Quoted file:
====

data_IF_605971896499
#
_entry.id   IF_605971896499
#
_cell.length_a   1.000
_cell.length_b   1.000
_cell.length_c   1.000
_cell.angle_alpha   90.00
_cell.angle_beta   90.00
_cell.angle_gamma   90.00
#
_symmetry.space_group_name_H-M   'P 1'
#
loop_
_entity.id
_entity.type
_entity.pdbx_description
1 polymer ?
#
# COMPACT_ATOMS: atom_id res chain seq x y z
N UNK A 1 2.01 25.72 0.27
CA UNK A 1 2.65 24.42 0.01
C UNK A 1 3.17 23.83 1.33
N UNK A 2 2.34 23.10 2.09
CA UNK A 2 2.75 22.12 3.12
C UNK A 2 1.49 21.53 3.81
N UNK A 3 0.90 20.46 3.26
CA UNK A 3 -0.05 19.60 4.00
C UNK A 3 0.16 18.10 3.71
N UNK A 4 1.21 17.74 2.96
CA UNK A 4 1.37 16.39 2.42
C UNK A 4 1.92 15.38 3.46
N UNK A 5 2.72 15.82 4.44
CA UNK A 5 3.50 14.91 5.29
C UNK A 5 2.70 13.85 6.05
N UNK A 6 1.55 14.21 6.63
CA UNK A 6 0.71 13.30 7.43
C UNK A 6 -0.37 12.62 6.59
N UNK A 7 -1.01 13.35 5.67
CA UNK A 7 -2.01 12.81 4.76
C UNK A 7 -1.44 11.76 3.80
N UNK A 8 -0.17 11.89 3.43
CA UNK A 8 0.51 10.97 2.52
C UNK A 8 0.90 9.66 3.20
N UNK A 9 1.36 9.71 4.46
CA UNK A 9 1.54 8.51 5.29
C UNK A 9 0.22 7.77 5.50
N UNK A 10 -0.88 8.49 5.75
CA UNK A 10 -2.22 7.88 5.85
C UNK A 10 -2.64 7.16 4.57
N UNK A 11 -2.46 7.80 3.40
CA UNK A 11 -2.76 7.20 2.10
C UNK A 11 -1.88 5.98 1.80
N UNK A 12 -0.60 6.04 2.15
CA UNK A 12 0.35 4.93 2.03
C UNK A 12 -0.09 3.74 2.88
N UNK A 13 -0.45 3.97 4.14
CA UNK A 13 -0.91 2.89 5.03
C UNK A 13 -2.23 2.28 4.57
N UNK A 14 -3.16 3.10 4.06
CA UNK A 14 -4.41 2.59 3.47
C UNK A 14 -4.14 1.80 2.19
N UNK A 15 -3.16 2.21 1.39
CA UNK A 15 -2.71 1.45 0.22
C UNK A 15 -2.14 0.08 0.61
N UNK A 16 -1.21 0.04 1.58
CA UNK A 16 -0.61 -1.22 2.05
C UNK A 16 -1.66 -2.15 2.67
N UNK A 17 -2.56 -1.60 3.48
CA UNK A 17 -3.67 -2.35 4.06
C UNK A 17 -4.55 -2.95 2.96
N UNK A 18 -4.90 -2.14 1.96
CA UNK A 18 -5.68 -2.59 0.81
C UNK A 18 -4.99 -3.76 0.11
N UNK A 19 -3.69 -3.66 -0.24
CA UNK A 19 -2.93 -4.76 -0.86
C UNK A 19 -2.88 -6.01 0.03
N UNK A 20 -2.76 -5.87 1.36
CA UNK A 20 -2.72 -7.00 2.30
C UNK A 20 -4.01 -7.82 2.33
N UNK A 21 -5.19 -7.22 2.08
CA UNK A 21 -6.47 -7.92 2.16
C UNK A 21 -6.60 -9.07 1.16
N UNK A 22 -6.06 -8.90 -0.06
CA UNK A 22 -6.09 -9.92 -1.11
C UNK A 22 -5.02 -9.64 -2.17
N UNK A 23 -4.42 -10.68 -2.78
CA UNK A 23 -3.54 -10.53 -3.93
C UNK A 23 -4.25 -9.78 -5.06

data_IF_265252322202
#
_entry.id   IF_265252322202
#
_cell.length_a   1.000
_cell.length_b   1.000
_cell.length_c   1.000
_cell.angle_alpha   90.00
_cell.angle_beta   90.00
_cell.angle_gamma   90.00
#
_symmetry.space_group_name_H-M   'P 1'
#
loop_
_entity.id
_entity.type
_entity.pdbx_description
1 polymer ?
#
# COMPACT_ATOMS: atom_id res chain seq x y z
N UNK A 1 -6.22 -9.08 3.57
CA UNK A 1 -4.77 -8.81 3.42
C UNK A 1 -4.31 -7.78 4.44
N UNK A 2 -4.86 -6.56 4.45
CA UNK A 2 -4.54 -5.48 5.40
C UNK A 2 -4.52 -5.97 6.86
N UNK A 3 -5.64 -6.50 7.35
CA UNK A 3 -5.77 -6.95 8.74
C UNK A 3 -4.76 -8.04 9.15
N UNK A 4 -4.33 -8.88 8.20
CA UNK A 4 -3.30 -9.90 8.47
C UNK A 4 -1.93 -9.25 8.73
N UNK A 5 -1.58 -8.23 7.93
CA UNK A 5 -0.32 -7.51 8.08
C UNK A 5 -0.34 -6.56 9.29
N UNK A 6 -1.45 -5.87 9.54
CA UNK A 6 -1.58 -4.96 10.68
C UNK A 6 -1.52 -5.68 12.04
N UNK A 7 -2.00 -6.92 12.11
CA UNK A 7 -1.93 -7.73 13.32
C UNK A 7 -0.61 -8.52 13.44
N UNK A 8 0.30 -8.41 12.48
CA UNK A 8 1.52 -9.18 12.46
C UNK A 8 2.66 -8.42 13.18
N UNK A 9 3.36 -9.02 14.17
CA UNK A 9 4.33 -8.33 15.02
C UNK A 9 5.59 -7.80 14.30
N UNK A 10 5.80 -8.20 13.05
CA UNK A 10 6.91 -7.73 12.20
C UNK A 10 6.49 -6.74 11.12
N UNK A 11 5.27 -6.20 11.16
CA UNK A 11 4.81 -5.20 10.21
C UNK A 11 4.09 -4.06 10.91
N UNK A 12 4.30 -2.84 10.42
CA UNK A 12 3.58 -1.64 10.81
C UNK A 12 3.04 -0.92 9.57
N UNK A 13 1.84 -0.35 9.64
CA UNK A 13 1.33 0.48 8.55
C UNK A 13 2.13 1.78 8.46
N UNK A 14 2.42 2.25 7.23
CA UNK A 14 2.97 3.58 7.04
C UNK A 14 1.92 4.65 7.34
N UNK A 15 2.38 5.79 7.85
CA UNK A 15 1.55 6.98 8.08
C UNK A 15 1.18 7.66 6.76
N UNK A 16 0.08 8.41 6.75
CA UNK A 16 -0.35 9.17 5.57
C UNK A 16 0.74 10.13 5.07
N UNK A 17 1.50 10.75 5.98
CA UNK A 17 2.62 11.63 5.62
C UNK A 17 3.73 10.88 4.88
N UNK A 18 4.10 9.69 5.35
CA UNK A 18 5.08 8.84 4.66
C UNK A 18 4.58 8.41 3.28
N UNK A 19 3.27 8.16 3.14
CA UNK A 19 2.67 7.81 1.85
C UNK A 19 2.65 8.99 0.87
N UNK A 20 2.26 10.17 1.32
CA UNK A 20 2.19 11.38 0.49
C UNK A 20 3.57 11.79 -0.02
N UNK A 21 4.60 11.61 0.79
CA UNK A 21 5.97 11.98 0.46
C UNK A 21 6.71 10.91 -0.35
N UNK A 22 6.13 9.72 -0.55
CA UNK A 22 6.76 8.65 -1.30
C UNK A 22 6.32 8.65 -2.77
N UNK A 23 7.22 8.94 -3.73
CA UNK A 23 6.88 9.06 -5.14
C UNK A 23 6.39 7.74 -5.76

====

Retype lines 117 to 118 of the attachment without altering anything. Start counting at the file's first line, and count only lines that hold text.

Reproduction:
CA UNK A 3 -5.77 -6.95 8.74
C UNK A 3 -4.76 -8.04 9.15